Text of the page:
Bodcau gate open, hopes for new entrance off I-20/220
It’s been two weeks since a new entrance opened to Barksdale Air Force Base, and officials are hoping to see another major one before long.
The Bodcau Gate, located on the East Reservation, officially opened Dec. 2 in a ribbon cutting ceremony. Parish officials worked in conjunction with the base for years to see the gate opened.
And it came at the perfect time as the North Gate closed for renovations.
A construction project began Dec. 2 that resulted in the closing of the North Gate to automobile traffic for up to four months. That gate will be receiving upgrades to improve base security and working conditions for 2nd Security Forces Defenders.
“Due to the closure of North Gate, it’s been interesting trying to get into the base. Their options are limited, so this helps give another avenue,” said Parish Administrator Bill Altimus.
The Bodcau Gate has been an idea for several years, and now the 2,000 residents of the East Reservation will have quicker access to the Haughton-Red Chute area.
“It’s been a real benefit to people on the (East Reservation) because now they can get right out to grocery stores, restaurants, and pharmacy in the (Red Chute-Haughton) area,” said Altimus.
This traffic to the area only furthers the growth along the Highway 80 corridor, something parish officials have had their eye on with the new parish wide sewer system.
“Everything in that area goes south through the base, so from an environmental standpoint, the new sewer system will help that,” said Altimus. “As businesses and residences continue to develop in Highway 80 and Haughton, (the new sewer system) is going to be a huge advantage.”
Looking ahead to 2014, the parish is also hoping to get long dormant plans approved for a new gate entrance to the base off the I-20/I-220 interchange.
Designed in the early 1970s, the parish is hoping to obtain a design exception to save money and speed up the process.
“The entrance had been built according to the plans of that time. Things have changed as far as curves, speed, approaches, lanes, etc.,” said Altimus.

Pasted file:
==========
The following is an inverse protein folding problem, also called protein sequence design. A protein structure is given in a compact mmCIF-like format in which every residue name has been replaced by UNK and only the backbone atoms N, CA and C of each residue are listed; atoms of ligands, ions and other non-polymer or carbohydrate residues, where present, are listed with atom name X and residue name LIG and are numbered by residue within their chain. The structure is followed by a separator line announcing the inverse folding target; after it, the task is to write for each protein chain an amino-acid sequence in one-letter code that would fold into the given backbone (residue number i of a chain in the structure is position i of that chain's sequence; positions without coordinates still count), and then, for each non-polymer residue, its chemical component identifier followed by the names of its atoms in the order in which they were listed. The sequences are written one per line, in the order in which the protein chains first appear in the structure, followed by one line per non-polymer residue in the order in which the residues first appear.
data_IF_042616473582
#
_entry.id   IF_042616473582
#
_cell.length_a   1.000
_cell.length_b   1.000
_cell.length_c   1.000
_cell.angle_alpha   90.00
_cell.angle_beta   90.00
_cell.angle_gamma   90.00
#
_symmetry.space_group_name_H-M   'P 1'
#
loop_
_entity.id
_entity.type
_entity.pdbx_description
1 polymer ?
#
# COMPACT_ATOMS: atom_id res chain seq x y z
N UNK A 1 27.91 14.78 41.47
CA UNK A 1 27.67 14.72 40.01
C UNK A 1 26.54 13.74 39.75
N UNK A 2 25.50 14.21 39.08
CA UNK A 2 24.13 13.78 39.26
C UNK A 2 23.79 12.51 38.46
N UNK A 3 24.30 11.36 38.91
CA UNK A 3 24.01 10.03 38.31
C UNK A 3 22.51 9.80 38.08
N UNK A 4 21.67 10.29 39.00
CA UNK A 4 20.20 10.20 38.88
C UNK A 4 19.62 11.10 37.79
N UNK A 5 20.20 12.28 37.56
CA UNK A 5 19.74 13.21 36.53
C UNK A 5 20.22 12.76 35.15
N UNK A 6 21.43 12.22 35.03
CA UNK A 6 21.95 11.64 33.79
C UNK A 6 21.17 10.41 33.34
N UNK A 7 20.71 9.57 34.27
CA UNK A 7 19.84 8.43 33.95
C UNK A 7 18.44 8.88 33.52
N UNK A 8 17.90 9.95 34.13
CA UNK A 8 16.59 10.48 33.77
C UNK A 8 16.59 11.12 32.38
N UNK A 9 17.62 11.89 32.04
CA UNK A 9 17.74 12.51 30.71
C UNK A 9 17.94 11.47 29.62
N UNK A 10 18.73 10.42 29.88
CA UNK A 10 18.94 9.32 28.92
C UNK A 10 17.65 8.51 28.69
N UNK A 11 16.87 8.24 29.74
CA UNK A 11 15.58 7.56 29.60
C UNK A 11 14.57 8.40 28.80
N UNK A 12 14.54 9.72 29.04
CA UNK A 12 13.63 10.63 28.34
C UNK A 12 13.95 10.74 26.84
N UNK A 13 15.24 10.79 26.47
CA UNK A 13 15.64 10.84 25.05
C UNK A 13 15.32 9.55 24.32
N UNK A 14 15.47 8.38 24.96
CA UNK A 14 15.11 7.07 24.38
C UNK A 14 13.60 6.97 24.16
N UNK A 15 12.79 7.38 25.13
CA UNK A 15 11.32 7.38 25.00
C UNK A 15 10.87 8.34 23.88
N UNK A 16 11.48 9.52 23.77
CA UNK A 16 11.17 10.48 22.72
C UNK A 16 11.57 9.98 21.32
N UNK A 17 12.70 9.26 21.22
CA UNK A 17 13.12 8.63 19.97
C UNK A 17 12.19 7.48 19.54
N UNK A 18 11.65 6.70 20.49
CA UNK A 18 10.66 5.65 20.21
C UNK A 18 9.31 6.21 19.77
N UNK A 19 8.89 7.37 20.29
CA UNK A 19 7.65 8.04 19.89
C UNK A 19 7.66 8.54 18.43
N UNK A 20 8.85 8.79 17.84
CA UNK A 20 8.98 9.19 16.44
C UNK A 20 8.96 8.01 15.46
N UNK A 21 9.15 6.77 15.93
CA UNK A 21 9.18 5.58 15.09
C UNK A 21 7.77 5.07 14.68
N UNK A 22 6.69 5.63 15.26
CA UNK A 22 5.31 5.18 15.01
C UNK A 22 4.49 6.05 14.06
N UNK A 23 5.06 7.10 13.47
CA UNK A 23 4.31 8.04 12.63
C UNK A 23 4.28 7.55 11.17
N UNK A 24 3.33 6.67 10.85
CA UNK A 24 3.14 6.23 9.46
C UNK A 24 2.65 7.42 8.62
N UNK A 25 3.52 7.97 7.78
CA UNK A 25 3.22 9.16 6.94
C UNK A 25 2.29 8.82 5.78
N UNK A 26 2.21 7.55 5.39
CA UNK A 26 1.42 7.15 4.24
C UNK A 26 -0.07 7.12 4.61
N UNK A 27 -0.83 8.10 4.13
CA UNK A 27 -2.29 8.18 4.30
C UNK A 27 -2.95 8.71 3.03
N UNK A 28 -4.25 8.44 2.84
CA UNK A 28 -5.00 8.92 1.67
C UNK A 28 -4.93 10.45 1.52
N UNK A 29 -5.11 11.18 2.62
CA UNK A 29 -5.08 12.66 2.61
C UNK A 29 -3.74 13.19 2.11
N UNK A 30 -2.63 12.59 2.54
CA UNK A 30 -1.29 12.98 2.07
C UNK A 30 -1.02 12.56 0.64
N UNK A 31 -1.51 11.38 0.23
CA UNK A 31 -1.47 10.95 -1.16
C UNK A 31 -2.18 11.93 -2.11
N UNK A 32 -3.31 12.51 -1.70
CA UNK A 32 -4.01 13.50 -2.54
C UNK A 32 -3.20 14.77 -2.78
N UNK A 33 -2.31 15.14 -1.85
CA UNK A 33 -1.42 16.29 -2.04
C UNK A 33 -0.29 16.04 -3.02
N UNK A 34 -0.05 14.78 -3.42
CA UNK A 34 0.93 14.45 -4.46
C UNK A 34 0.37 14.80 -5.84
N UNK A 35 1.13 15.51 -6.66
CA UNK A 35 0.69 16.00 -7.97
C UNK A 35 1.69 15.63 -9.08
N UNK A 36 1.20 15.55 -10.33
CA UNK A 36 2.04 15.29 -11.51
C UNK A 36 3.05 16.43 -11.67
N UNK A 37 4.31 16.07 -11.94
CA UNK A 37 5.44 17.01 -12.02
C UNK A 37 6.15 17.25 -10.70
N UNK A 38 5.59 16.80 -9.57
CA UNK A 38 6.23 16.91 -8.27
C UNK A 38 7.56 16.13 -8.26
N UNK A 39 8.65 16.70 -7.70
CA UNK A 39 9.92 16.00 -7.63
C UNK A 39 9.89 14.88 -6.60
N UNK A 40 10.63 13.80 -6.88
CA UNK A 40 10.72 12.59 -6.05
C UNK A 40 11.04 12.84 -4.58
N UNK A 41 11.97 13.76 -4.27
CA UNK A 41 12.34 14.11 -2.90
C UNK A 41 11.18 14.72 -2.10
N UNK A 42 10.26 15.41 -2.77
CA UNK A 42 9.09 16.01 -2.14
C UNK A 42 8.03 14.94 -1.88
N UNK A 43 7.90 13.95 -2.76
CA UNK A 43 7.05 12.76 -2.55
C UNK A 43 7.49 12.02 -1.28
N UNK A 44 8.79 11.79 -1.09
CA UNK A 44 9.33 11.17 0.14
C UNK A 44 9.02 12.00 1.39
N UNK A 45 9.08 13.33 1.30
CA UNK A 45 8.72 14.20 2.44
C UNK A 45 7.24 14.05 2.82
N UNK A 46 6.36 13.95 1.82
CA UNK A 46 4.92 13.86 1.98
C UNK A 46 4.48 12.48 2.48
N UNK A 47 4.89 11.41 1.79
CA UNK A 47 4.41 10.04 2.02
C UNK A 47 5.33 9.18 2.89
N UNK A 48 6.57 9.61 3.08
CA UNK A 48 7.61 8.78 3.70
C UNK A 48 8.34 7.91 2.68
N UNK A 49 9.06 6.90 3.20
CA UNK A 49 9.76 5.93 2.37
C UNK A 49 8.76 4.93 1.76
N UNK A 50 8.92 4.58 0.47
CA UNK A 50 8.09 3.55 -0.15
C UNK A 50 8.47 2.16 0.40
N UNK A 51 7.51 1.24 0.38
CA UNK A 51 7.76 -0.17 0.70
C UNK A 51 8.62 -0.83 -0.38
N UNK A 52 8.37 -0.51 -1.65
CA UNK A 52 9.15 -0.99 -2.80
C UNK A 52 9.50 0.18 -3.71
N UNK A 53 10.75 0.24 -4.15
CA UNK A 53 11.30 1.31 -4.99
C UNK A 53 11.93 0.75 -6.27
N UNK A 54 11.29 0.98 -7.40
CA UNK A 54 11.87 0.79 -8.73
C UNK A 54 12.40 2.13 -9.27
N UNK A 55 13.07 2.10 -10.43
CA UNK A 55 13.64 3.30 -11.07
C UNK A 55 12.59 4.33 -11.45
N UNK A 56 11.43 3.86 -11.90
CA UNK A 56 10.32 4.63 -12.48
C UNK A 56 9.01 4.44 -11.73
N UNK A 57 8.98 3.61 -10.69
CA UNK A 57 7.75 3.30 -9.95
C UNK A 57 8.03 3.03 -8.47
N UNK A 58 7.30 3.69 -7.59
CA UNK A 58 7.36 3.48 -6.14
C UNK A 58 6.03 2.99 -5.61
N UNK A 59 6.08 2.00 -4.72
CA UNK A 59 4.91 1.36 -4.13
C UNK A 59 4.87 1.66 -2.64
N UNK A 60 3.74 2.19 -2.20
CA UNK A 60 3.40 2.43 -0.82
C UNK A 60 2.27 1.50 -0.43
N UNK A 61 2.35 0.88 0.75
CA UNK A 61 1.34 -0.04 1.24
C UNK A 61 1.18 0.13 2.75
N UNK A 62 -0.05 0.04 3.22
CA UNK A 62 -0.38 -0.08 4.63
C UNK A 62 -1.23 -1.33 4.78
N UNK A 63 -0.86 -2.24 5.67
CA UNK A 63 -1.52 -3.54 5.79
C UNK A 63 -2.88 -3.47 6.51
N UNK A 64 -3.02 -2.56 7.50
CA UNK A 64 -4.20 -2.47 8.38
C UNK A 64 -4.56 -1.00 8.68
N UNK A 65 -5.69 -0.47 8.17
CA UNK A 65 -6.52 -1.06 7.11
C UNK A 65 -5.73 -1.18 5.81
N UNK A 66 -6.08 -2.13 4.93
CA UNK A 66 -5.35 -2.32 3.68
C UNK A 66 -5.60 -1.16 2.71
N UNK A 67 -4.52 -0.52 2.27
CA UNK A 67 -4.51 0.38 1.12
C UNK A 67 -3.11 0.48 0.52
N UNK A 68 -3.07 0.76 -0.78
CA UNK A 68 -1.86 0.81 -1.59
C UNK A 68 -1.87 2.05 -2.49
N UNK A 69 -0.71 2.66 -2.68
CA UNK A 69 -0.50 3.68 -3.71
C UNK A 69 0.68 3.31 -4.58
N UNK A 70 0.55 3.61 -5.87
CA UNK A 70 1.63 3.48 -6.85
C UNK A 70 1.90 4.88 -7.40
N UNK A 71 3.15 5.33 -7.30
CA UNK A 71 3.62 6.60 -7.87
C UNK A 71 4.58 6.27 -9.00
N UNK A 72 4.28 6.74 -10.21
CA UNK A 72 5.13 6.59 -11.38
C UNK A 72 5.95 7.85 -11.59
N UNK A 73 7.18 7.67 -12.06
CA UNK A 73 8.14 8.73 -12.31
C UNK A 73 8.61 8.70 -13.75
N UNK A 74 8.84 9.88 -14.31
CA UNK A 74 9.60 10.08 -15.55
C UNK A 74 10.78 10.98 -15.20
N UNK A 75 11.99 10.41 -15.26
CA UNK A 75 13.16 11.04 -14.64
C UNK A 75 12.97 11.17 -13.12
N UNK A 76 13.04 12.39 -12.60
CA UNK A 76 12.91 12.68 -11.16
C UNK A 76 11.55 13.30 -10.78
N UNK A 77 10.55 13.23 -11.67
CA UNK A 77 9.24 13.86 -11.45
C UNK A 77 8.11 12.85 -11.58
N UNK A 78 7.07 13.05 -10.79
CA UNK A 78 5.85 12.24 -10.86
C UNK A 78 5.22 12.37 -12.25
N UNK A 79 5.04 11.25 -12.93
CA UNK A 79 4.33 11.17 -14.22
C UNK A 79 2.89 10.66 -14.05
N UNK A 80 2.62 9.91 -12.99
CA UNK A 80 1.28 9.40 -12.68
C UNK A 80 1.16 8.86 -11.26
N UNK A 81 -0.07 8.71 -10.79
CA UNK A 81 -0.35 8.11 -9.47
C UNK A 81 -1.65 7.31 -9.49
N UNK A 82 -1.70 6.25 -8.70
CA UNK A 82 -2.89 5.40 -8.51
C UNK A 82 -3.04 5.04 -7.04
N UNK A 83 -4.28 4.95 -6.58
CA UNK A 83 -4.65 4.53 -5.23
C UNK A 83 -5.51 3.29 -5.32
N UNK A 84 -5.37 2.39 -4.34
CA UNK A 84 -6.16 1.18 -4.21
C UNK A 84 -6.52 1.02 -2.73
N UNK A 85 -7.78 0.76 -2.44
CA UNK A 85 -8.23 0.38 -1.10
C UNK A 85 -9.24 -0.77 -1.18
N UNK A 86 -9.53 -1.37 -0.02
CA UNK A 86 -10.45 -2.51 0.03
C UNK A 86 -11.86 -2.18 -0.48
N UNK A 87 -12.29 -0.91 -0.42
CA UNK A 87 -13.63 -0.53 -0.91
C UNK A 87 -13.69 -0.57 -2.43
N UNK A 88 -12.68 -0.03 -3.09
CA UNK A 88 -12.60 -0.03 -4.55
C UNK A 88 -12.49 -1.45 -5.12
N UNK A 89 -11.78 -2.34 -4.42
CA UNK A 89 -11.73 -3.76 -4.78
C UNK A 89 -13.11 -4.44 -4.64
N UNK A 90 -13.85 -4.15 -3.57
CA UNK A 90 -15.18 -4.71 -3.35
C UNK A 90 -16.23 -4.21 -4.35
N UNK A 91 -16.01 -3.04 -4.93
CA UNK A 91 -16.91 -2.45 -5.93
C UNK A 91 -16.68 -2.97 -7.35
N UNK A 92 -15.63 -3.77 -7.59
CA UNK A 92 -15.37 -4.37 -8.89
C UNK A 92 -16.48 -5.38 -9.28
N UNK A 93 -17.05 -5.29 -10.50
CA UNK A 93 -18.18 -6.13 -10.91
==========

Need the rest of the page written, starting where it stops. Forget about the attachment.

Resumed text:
Currently, DOTD is performing an environmental study and reviewing the geometrics of the intersection.
“If it had been built in 1970, you’d be driving on it now and it wouldn’t be any less safe. If we can use those plans, we’d save millions of dollars. The Louisiana Department of Transportation and Development is looking to see if this would be good, bad, or indifferent,” said Altimus.
The money will for the project will come from a new transportation bill called MAP-21. That money will be given to the state and the state will determine where the money will be spent.
If all goes according to hopes, the state will come back with its verdict in a couple of months and then hold community meetings to get public comments about the proposed gate.
“This has been drawn out way too long, in our opinion,” Altimus said. “The new gate is vital for Barksdale. It puts you right into the area that is prime for development. And from the base perspective, that would be a great entrance for them.”
This talk of new entrances, growth, and improvements to Barksdale is important in the face of what could be drastic changes to the armed forces. Many expect a Base Realignment and Closure committee to form next year.
“Services are begging for a BRAC, where budgets have been cut but nothing can be closed. So something’s got to give in the future. Congress doesn’t want it to happen so who’s to say how it will all shake out,” said Altimus.
For Bossier’s number one employer, it’s important to protect the vitality of Barksdale and anything that shows the community support for the base is a good thing.
“One gate is not going to save or kill Barksdale. But the support it took to make that happen — federal highway, DOTD, school board, police jury, Bossier City — things like that have meaning. I can’t tell you how many people I’ved talked to in Air Force leadership who can’t believe the cooperation and support among the public for Barksdale and I think that reverberates around the entire Air Force,” Altimus noted.
“All we can do is be supportive of the base because that is in the best interest of the community.”